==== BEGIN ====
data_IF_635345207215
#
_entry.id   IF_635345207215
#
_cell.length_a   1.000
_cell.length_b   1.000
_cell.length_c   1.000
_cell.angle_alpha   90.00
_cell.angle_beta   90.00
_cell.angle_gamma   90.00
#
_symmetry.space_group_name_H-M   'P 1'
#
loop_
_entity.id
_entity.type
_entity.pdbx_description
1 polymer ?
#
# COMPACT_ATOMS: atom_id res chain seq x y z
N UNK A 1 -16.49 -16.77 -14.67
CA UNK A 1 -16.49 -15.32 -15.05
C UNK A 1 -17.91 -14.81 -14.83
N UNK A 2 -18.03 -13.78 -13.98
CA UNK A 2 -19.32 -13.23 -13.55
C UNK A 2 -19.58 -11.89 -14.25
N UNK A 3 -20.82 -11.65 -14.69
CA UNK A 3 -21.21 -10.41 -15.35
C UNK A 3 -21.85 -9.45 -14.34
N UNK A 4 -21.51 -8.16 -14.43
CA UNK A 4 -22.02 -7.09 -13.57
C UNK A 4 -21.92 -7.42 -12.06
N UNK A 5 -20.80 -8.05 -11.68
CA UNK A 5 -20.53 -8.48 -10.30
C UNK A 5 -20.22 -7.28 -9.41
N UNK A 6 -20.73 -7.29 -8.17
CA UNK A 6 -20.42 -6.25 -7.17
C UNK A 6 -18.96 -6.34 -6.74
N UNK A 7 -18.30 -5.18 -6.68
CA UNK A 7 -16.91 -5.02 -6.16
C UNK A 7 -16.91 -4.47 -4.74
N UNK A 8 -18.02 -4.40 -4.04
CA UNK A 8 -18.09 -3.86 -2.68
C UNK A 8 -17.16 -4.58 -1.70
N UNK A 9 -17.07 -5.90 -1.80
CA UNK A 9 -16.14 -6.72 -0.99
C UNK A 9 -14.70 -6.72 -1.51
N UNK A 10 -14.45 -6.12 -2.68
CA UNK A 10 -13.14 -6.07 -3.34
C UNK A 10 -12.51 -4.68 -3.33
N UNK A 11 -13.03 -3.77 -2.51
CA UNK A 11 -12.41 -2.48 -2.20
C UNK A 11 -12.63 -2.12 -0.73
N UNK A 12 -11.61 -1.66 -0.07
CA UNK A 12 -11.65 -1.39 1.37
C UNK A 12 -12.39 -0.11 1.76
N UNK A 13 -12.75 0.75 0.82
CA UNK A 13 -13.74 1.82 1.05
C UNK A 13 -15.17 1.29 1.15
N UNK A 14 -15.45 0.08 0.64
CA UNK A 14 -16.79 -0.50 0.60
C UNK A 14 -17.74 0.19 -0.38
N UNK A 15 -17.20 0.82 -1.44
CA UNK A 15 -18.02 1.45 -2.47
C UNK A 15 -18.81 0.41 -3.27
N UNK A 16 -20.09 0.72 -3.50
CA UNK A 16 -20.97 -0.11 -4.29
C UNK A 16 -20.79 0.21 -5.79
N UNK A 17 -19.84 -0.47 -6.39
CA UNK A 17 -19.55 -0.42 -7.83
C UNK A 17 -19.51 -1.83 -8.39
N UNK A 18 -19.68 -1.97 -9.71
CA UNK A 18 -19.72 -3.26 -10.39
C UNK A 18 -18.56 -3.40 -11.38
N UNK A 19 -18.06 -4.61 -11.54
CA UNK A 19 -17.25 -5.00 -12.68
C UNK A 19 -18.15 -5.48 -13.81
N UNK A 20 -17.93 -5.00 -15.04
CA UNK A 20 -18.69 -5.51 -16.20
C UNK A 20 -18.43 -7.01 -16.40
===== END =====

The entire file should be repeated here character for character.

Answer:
data_IF_635345207215
#
_entry.id   IF_635345207215
#
_cell.length_a   1.000
_cell.length_b   1.000
_cell.length_c   1.000
_cell.angle_alpha   90.00
_cell.angle_beta   90.00
_cell.angle_gamma   90.00
#
_symmetry.space_group_name_H-M   'P 1'
#
loop_
_entity.id
_entity.type
_entity.pdbx_description
1 polymer ?
#
# COMPACT_ATOMS: atom_id res chain seq x y z
N UNK A 1 -16.49 -16.77 -14.67
CA UNK A 1 -16.49 -15.32 -15.05
C UNK A 1 -17.91 -14.81 -14.83
N UNK A 2 -18.03 -13.78 -13.98
CA UNK A 2 -19.32 -13.23 -13.55
C UNK A 2 -19.58 -11.89 -14.25
N UNK A 3 -20.82 -11.65 -14.69
CA UNK A 3 -21.21 -10.41 -15.35
C UNK A 3 -21.85 -9.45 -14.34
N UNK A 4 -21.51 -8.16 -14.43
CA UNK A 4 -22.02 -7.09 -13.57
C UNK A 4 -21.92 -7.42 -12.06
N UNK A 5 -20.80 -8.05 -11.68
CA UNK A 5 -20.53 -8.48 -10.30
C UNK A 5 -20.22 -7.28 -9.41
N UNK A 6 -20.73 -7.29 -8.17
CA UNK A 6 -20.42 -6.25 -7.17
C UNK A 6 -18.96 -6.34 -6.74
N UNK A 7 -18.30 -5.18 -6.68
CA UNK A 7 -16.91 -5.02 -6.16
C UNK A 7 -16.91 -4.47 -4.74
N UNK A 8 -18.02 -4.40 -4.04
CA UNK A 8 -18.09 -3.86 -2.68
C UNK A 8 -17.16 -4.58 -1.70
N UNK A 9 -17.07 -5.90 -1.80
CA UNK A 9 -16.14 -6.72 -0.99
C UNK A 9 -14.70 -6.72 -1.51
N UNK A 10 -14.45 -6.12 -2.68
CA UNK A 10 -13.14 -6.07 -3.34
C UNK A 10 -12.51 -4.68 -3.33
N UNK A 11 -13.03 -3.77 -2.51
CA UNK A 11 -12.41 -2.48 -2.20
C UNK A 11 -12.63 -2.12 -0.73
N UNK A 12 -11.61 -1.66 -0.07
CA UNK A 12 -11.65 -1.39 1.37
C UNK A 12 -12.39 -0.11 1.76
N UNK A 13 -12.75 0.75 0.82
CA UNK A 13 -13.74 1.82 1.05
C UNK A 13 -15.17 1.29 1.15
N UNK A 14 -15.45 0.08 0.64
CA UNK A 14 -16.79 -0.50 0.60
C UNK A 14 -17.74 0.19 -0.38
N UNK A 15 -17.20 0.82 -1.44
CA UNK A 15 -18.02 1.45 -2.47
C UNK A 15 -18.81 0.41 -3.27
N UNK A 16 -20.09 0.72 -3.50
CA UNK A 16 -20.97 -0.11 -4.29
C UNK A 16 -20.79 0.21 -5.79
N UNK A 17 -19.84 -0.47 -6.39
CA UNK A 17 -19.55 -0.42 -7.83
C UNK A 17 -19.51 -1.83 -8.39
N UNK A 18 -19.68 -1.97 -9.71
CA UNK A 18 -19.72 -3.26 -10.39
C UNK A 18 -18.56 -3.40 -11.38
N UNK A 19 -18.06 -4.61 -11.54
CA UNK A 19 -17.25 -5.00 -12.68
C UNK A 19 -18.15 -5.48 -13.81
N UNK A 20 -17.93 -5.00 -15.04
CA UNK A 20 -18.69 -5.51 -16.20
C UNK A 20 -18.43 -7.01 -16.40